UAE, Bahrain support Pompeo’s list of demands for Iran

UAE state minister for foreign affairs, Anwar Gargas, said US Secretary of State Mike Pompeo was taking the right approach on Iran. (File photo: AFP)
Updated 21 May 2018
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UAE, Bahrain support Pompeo’s list of demands for Iran

  • A senior UAE official says United States is taking the right approach on Iran
  • Bahrain’s Foreign Ministry also affirms full support for Washington's strategy toward Iran.

JEDDAH: The Minister of State for Foreign Affairs of the United Arab Emirates, Anwar Gargash, said on Monday US Secretary of State Mike Pompeo was taking the right approach on Iran.
Gargash wrote on his official Twitter account, several hours after a policy speech on Iran by Pompeo, that united efforts were the right way to show Iran the “futility of its incursions and expansionism.”
Bahrain’s Foreign Ministry also affirmed full support for the United States’ strategy toward Iran.
“Pompeo’s [strategy] which reflects the determination to confront the danger of Iranian policies that undermine security and stability in the region and to overcome the shortcomings of the nuclear agreement. And praised the continued efforts of the United States to strengthen regional and international peace and security and its relentless efforts to take all possible measures to prevent the spread of chaos, tension and crisis resolution in the region,” a statement from Bahrain’s Foreign Ministry read.
“The Ministry of Foreign Affairs affirms that the Kingdom of Bahrain considers itself in a single position with the United States of America in the face of the Iranian threat, addressing Iran’s attempts to export violence and terrorism and stressing the need for Iran to respond to all efforts to achieve peace and resolve conflicts in the region and to remove them from nuclear weapons and all weapons of mass destruction. The immediate cessation of support for terrorist militias and adherence to international laws and norms and non-interference at all in the internal affairs of the States of the region,” the statement added.
The statement comes after Pompeo laid out 12 demands for Iran and said relief from economic sanctions would only come when Washington had seen tangible shifts in Iran’s policies.


Jumblatt expresses concern over torture of Syrian refugees

Syrian children are pictured at a refugee camp in the village of Mhammara in the northern Lebanese Akkar region on March 9, 2019. (AFP)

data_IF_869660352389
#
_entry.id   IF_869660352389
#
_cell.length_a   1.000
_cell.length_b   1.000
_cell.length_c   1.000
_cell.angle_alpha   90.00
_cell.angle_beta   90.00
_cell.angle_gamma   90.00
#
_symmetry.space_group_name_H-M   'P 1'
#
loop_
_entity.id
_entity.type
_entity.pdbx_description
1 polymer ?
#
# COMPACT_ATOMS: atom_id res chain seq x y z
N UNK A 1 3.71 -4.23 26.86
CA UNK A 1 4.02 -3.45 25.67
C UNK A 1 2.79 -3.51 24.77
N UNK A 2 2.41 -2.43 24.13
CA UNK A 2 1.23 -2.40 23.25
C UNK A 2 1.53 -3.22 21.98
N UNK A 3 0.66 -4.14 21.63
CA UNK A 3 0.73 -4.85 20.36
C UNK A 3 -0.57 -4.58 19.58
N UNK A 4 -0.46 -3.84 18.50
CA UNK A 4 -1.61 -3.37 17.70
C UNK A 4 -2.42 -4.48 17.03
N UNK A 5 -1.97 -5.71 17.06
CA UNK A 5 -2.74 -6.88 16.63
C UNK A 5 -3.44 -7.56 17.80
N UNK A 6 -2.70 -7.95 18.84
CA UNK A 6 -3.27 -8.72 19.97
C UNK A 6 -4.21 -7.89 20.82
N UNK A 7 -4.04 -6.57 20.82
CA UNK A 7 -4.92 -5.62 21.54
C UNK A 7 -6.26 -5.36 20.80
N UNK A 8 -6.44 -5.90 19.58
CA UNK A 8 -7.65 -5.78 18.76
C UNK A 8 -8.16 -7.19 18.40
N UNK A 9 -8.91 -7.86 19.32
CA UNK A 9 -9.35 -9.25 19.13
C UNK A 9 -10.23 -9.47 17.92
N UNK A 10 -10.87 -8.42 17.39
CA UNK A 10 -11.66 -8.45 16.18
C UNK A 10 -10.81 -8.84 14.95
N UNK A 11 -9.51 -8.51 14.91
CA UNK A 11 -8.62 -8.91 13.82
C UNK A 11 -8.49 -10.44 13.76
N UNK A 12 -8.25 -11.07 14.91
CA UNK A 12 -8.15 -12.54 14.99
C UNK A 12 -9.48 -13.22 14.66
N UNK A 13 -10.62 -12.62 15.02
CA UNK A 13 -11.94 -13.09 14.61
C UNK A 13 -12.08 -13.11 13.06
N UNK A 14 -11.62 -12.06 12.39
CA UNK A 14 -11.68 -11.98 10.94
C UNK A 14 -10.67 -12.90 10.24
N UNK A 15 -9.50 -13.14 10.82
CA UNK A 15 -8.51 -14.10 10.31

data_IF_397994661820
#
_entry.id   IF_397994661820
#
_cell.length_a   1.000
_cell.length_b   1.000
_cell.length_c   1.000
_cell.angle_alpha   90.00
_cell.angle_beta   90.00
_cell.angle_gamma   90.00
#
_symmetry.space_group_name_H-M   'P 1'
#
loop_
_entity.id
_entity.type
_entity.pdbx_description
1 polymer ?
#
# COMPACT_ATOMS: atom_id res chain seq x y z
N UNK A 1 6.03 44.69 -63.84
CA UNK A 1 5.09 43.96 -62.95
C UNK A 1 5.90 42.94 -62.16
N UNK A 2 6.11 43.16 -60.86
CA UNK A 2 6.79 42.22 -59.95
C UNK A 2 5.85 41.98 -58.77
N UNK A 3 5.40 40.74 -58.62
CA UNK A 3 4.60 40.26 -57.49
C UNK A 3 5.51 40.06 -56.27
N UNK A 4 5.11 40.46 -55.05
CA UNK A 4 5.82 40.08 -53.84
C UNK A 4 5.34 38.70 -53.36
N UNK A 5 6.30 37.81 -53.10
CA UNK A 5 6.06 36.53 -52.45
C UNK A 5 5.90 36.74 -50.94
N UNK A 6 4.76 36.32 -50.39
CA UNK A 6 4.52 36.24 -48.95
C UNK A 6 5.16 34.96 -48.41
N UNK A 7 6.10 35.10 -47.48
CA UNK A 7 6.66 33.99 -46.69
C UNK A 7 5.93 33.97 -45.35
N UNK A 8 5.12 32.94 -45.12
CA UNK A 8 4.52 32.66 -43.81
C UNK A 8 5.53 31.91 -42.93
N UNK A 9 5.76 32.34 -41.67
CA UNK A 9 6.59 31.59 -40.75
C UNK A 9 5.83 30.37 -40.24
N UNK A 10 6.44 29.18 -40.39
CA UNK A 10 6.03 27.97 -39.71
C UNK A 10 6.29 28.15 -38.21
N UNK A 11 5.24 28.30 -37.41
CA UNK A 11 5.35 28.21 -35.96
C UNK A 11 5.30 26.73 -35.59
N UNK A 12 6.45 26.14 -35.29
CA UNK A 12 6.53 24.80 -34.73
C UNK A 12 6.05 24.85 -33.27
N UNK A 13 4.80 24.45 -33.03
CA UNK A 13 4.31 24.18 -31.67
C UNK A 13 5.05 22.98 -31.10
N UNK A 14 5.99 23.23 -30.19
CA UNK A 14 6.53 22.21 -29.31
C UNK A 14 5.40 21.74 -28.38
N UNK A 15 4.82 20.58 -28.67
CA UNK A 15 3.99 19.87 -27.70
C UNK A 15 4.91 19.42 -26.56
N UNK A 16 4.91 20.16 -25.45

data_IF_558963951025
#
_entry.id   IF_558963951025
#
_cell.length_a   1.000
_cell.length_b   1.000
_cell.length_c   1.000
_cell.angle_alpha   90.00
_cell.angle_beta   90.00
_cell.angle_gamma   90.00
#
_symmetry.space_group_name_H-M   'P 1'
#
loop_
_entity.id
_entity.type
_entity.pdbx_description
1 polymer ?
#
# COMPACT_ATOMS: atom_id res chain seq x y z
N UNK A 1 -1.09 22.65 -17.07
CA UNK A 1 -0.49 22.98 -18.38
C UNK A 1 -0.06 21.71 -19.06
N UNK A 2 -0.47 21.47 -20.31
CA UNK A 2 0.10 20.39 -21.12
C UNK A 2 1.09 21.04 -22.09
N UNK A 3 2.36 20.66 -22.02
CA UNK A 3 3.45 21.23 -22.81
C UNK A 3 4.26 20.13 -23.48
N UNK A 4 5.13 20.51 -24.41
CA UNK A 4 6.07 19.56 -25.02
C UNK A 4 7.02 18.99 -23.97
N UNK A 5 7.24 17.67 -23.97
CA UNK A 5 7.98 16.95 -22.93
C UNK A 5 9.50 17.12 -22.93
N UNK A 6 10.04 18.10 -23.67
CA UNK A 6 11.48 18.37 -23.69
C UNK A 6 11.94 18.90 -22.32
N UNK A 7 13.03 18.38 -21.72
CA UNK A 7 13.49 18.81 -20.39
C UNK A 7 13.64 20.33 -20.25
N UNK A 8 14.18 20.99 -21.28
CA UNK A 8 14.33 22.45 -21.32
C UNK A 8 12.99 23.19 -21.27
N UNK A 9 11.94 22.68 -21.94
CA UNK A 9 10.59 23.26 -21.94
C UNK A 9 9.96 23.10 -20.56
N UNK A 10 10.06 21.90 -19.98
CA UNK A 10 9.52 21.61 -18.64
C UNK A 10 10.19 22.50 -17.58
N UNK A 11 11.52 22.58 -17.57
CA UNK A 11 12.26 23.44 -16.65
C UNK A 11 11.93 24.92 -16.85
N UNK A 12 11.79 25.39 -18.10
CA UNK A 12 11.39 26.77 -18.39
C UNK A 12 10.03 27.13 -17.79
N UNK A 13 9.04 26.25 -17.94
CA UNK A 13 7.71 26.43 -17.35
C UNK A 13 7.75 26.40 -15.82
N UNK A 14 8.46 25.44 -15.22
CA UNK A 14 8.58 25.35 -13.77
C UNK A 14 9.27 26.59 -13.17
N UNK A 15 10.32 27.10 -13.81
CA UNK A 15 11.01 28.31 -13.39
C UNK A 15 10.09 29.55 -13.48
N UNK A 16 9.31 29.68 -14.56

Updated 18 March 2019
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Jumblatt expresses concern over torture of Syrian refugees

  • Walid Jumblatt has expressed concern about Syrian refugees returning to their country from Lebanon
  • Jan Kubis: “The UN and the humanitarian community will continue to facilitate these returns as much as possible

BEIRUT: Lebanese Progressive Socialist Party leader Walid Jumblatt has expressed concern about reports that Syrian refugees returning to their country from Lebanon face torture and murder.

This coincides with a debate in Lebanon about whether Syrian refugees should return without waiting for a political solution to the conflict in their country. 

UN Special Coordinator Jan Kubis stressed after meeting with Lebanese Prime Minister Saad Hariri on Monday the “urgent need to ensure the safe, voluntary and dignified return of Syrian refugees home, according to international humanitarian norms.” 

Kubis added: “The UN and the humanitarian community will continue to facilitate these returns as much as possible. Another very important message was also to support the host communities here in Lebanon.”

Mireille Girard, representative of the UN High Commissioner for Refugees (UNHCR), on Monday said: “The reconstruction process in Syria may not be enough to attract refugees to return. We are working to identify the reasons that will help them to return.”

She added: “The arrival of aid to the refugees is an element of trust that helps them to return. Their dignity and peaceful living must be ensured.”

Social Affairs Minister Richard Kouyoumdjian said the Lebanese General Security “issued lists containing the names of refugees wishing to return to their homes, but the Syrian regime accepted only about 20 percent of them.”

He added: “The solution is to call on the international community to put pressure on Russia, so that Moscow can exert pressure on (Syrian President) Bashar Assad’s regime to show goodwill and invite Syrian refugees to return to their land without conditions, procedures, obstacles and laws that steal property and land from them.”

Lebanese Education Minister Akram Chehayeb said: “The problem is not reconstruction and infrastructure, nor the economic and social situation. The main obstacle is the climate of fear and injustice in Syria.”

He added: “There are 215,000 Syrian students enrolled in public education in Lebanon, 60,000 in private education, and there are informal education programs for those who have not yet attended school to accommodate all children under the age of 18.” 

Chehayeb said: “As long as the displacement crisis continues, and as long as the (Assad) regime’s decision to prevent the (refugees’) return stands … work must continue to absorb the children of displaced Syrians who are outside education to protect Lebanon today and Syria in the future.”